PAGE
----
Many of these small, widely separated communities in southern Chile are also served and connected by a very extensive ferry system that we came to know. Our early Chilean ferry experience was on very short crossings in small, open ferry boats. It was later, when we started taking the bigger boats on the longer runs crossing the large bays, sounds, and the open South Pacific Ocean that things started to get interesting.
We duly showed up eight hours ahead of time on a rainy, grey day and watched in fascination as the day slipped by while the deck crew and vehicle drivers shoe-horned as many trucks aboard as possible. I found myself thinking that a good Alaska or Washington State ferry crew could have completed this inside of a half-hour!
Late for our scheduled departure, we finally left Puerto Montt en route to the important small regional town of Chaitén. This is where we had terminated our bike touring the previous year, and our rough plan for this year was to carry on where we had left off and see how far we could get continuing southbound.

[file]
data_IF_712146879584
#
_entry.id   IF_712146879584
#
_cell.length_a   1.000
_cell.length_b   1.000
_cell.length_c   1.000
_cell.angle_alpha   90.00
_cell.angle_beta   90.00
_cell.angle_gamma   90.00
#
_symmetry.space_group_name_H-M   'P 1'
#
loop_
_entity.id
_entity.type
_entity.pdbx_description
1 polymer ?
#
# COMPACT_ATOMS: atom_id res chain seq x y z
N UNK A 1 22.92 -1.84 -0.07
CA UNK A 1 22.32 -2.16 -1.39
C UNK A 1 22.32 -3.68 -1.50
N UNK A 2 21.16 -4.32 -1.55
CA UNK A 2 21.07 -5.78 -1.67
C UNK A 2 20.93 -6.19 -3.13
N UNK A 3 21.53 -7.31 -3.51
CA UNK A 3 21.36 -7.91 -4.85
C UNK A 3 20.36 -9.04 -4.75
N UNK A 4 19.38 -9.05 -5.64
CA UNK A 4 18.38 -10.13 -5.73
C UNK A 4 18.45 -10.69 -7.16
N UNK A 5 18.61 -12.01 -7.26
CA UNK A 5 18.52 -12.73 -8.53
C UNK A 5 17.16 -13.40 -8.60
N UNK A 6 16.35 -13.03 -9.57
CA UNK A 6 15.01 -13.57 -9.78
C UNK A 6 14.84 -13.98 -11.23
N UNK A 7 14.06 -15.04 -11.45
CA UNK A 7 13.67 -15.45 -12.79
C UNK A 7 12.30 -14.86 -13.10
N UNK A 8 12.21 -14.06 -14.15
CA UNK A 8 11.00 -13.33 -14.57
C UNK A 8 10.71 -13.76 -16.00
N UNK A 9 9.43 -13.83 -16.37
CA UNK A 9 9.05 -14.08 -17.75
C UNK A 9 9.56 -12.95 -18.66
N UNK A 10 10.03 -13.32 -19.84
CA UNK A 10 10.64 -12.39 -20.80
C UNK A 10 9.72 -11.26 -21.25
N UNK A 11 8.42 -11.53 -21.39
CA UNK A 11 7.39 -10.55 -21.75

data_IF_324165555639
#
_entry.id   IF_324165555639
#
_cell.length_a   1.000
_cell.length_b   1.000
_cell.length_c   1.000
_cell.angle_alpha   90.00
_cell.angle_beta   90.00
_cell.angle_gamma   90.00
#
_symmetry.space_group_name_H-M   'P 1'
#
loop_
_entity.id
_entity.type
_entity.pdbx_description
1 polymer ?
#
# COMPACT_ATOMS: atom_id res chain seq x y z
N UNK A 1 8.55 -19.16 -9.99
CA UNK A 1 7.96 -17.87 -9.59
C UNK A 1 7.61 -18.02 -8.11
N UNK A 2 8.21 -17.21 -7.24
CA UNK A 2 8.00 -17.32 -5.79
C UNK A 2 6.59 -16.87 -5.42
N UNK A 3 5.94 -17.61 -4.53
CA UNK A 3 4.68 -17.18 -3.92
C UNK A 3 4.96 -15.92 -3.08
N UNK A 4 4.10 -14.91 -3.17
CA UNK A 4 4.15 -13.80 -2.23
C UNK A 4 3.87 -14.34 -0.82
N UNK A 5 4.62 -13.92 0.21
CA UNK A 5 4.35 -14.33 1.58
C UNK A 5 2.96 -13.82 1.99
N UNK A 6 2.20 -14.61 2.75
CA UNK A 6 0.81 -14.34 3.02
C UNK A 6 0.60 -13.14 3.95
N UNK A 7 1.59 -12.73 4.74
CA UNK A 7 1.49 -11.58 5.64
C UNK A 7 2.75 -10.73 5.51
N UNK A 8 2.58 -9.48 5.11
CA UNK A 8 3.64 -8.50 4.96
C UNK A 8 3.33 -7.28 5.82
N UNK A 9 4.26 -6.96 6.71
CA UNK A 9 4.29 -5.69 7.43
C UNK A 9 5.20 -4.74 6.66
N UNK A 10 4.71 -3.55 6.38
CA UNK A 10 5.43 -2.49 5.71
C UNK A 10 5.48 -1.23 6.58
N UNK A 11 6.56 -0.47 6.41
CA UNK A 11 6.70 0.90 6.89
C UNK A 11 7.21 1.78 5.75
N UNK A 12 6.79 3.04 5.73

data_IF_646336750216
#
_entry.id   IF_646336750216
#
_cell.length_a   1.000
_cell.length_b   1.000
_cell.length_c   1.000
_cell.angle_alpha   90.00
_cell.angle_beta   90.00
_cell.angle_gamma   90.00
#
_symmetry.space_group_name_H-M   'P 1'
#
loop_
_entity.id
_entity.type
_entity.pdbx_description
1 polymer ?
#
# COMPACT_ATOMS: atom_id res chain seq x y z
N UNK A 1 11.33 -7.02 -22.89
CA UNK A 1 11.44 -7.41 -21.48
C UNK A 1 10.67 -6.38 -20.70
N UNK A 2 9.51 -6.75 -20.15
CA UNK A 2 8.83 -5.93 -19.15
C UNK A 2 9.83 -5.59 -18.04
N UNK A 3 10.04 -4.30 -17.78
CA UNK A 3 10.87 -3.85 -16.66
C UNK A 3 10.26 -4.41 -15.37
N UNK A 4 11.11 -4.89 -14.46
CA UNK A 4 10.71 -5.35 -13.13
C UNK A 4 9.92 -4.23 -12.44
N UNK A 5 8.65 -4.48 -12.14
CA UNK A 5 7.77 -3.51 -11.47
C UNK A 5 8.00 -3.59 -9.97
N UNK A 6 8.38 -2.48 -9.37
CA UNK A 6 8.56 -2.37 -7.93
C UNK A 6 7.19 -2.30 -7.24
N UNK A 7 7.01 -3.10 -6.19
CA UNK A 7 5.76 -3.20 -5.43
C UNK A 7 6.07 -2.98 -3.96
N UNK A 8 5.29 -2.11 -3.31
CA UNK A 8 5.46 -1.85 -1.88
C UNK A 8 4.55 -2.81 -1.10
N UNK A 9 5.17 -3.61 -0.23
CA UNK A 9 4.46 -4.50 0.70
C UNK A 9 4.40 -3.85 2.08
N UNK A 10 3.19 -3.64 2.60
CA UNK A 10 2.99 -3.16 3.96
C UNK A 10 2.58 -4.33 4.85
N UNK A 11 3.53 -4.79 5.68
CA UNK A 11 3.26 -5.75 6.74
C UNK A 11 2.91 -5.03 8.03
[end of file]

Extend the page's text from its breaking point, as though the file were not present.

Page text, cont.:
The several hundred-kilometer route we were on traversed Reloncavi Sound, the Gulf of Ancud and the Gulf of Corcovado. It is a very scenic area, but as this particular trip unfolded we only had views of dark clouds, heavy rain, and a storm-swept sea-scape.
Many of these older ferry boats have very minimal if any lounge space, and they do not have large, comfortable observation windows and spaces. Being on bicycles, we were still very happy being in a dry space given the weather.
The first clue that the weather we were experiencing was not just “normal” bad weather came when the captain announced that we would be skipping the first scheduled stop because the seas and winds were too high to negotiate this site. The next clue came from watching the small TV playing in the tiny galley and cafeteria area that passed for a lounge. All of the local news coverage was of widespread flooding and the risk of many of the few roads that existed in the region becoming impassable. This greatly concerned the boat-load of truck drivers. If they got stuck somewhere and couldn’t make their deliveries, they wouldn’t be paid.